January 23, 2009

I / Thou

Martin Buber (1879-1965), Jewish theologian/philosopher, published his seminal work I and Thou in 1923. In this book he argues that we often objectify people, relating to them as we do things ("I-it" or "I – them"). He notes that it is possible to be truly open and vulnerable to another human being (or to God) when we entered into a relationship based on "I" and "Thou." This connection enlarges a person and makes true dialogue possible.

Gene Knudsen Hoffman

I've been contemplating what it looks / feels like when we enter an I / Thou relationship. Is there a way to describe that which epitomizes the I / Thou stance? I'm wondering if we could say of this relationship, "I love you just the way you are" and really feel the truth of it?


Vincent said...

I think the point of Buber's argument is not to have an I-Thou relationship but to have no other kind. I don't know that it matters whether one can describe how it feels. As to your second question, "I accept you just the way you are" would be more appropriate than love if it is to apply to everyone; where "everyone" might include people, non-human souls and indeed things.

Or perhaps our relationship with the entire world is ultimately I/Thou. For there is only I and not-I. And possibly the distinction between I and not-I is a perceptual difference built-in to the human animal.

Joe said...


Whether the distinction is perceptual or otherwise, your response here deepens the conversation, bringing my attention again to the mystery. Thank you.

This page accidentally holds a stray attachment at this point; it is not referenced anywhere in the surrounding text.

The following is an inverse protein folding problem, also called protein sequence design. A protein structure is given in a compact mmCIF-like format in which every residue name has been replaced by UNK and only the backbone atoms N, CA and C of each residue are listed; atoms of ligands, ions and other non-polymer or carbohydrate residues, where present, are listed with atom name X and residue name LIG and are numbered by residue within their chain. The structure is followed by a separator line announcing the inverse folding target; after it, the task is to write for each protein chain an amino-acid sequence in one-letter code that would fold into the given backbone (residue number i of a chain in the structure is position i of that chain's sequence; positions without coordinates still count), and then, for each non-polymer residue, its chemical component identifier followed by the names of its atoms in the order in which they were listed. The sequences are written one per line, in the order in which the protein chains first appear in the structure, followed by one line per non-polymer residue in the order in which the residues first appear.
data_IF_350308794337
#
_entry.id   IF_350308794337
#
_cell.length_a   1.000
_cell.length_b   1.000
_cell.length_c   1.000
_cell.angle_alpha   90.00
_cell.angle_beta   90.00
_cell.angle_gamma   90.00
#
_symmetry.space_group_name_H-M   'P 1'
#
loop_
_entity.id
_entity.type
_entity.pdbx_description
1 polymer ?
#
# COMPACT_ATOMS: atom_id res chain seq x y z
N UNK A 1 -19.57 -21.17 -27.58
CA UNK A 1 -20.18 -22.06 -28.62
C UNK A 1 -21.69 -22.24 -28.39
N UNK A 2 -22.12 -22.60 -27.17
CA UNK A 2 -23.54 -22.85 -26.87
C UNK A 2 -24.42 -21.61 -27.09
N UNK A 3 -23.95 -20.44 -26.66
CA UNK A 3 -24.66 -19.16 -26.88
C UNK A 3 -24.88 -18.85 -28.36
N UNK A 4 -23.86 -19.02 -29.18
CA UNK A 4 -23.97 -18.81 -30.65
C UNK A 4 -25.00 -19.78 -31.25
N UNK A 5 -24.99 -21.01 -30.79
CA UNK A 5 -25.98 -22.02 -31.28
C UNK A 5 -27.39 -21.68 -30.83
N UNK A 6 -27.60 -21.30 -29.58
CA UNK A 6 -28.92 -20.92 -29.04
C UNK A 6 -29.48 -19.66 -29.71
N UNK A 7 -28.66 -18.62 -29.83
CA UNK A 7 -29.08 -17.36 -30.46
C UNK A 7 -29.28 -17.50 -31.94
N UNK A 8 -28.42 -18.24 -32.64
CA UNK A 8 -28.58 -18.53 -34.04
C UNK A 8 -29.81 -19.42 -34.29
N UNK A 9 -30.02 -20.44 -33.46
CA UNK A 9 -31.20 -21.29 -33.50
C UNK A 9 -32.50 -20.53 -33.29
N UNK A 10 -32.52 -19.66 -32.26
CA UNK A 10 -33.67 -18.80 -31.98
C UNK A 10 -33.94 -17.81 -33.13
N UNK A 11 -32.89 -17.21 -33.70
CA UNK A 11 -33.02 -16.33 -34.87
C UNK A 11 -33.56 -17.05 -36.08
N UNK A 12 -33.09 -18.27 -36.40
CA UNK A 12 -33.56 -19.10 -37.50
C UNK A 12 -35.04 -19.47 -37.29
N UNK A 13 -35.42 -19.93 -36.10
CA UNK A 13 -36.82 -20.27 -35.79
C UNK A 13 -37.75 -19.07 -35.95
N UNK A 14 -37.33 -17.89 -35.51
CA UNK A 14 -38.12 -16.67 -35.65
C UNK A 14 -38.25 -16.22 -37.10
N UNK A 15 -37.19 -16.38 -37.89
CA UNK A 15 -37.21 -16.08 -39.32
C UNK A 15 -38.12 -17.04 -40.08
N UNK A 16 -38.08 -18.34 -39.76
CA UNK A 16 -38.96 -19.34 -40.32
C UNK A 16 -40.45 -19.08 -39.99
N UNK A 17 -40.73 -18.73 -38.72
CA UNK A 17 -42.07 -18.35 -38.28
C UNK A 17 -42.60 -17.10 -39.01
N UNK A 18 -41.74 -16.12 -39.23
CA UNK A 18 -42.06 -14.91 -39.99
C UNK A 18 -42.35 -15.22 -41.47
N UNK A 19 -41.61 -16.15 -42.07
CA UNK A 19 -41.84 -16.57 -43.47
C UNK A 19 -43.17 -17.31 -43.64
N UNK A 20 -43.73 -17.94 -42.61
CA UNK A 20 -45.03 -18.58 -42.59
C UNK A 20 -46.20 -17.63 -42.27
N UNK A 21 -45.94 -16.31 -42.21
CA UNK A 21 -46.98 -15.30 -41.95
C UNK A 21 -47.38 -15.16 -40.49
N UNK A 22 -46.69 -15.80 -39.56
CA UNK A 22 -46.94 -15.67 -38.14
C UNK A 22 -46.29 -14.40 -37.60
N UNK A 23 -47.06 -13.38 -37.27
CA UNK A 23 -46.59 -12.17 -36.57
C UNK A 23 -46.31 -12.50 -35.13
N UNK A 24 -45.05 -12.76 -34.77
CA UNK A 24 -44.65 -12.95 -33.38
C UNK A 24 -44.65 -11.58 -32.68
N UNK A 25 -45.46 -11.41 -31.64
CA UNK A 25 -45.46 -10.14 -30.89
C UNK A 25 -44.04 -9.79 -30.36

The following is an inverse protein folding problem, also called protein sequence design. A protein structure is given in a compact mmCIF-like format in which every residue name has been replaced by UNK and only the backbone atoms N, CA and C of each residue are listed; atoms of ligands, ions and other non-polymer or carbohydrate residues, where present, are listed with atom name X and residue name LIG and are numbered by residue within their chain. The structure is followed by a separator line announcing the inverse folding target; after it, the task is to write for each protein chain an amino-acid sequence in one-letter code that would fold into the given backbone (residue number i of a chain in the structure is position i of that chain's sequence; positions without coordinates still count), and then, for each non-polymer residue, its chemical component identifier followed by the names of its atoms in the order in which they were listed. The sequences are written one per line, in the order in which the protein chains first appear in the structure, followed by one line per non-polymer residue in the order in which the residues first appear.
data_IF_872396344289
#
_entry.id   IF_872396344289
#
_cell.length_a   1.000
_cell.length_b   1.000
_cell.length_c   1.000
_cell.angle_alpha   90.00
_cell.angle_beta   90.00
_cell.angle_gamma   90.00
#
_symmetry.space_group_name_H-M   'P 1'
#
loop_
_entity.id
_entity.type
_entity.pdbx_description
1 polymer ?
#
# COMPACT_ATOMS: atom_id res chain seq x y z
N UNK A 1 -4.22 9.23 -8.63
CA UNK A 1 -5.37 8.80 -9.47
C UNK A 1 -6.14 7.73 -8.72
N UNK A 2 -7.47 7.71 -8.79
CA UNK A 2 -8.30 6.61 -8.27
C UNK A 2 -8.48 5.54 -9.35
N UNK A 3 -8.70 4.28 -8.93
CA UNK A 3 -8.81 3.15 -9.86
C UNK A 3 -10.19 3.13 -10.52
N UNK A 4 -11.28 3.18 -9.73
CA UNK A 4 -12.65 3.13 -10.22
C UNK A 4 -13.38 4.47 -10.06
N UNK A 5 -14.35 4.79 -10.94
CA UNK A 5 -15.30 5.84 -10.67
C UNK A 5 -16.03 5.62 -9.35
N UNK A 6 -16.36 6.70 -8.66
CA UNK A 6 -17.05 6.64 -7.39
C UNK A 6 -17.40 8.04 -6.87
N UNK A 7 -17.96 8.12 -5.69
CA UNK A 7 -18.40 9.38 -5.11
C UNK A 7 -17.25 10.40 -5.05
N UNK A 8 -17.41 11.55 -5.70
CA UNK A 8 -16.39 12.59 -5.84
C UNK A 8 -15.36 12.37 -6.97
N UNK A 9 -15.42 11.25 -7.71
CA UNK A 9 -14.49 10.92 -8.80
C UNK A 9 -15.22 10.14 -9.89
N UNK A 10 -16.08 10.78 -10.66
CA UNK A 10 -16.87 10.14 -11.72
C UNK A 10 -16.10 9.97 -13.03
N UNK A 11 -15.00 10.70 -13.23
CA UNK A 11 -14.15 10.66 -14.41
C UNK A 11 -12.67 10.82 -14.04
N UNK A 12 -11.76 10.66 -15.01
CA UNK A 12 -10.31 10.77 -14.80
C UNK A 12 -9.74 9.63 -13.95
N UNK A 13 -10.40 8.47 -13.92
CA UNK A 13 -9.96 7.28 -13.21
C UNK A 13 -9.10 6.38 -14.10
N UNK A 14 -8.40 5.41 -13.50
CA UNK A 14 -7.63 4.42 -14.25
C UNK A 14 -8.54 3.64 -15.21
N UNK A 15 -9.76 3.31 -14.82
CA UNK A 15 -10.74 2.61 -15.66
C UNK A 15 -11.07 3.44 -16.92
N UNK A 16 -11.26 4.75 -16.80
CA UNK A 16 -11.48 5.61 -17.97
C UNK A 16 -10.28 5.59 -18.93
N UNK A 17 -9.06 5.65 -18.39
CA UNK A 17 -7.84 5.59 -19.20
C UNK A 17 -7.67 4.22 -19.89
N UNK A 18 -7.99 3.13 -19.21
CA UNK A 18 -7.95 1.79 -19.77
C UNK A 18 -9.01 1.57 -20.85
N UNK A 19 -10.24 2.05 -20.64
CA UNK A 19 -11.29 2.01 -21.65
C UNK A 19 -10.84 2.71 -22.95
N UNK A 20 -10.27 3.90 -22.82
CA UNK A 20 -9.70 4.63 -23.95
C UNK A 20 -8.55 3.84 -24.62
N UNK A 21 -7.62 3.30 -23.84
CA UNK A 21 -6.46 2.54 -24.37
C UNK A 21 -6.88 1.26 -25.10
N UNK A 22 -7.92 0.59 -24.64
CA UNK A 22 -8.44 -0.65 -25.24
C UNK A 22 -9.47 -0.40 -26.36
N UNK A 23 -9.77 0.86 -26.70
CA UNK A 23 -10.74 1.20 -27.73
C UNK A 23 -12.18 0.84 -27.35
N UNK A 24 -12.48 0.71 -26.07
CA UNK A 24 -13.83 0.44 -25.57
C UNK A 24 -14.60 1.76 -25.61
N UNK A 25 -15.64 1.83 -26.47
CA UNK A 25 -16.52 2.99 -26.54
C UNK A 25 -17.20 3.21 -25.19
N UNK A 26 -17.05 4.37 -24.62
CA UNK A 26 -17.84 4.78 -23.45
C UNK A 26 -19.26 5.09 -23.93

Also gratitude for including the "non-human souls," the other-than-human beings that bless us and remind us of our original face.


Chodpa said...

What I have is 'experience'. What my 'world' consists of is thoughts, feelings and sense perceptions. That's it. Nothing more, nothing less. What 'other', or 'thou', or 'that' consists of is simply elements of the above.

By paying close attention to what arises in thought, feeling and perception ..... not *my* thought, feeling and perception, just thought, just feeling, just perception .... I know what needs to be done. Just what needs to be done .. not for my benefit, not for their benefit, not balancing one against the other. Just what needs to be done in that moment.

No bias, no preference, no balancing me against you .. just attending to what is ... and therefore working from what actually is (loving you just the way you are) ....

Being open and vulnerable then, is being open and vulnerable to what appears to arise ... without falling into projection of solid I or you, or conceptualisation.

That's how it seems to me, at least. Many thanks for the quote, and reference to Buber. I'll take a look as his work and what he has to say about 'thou', as it's a notion I'm entirely unfamiliar with.

best wishes to you :-)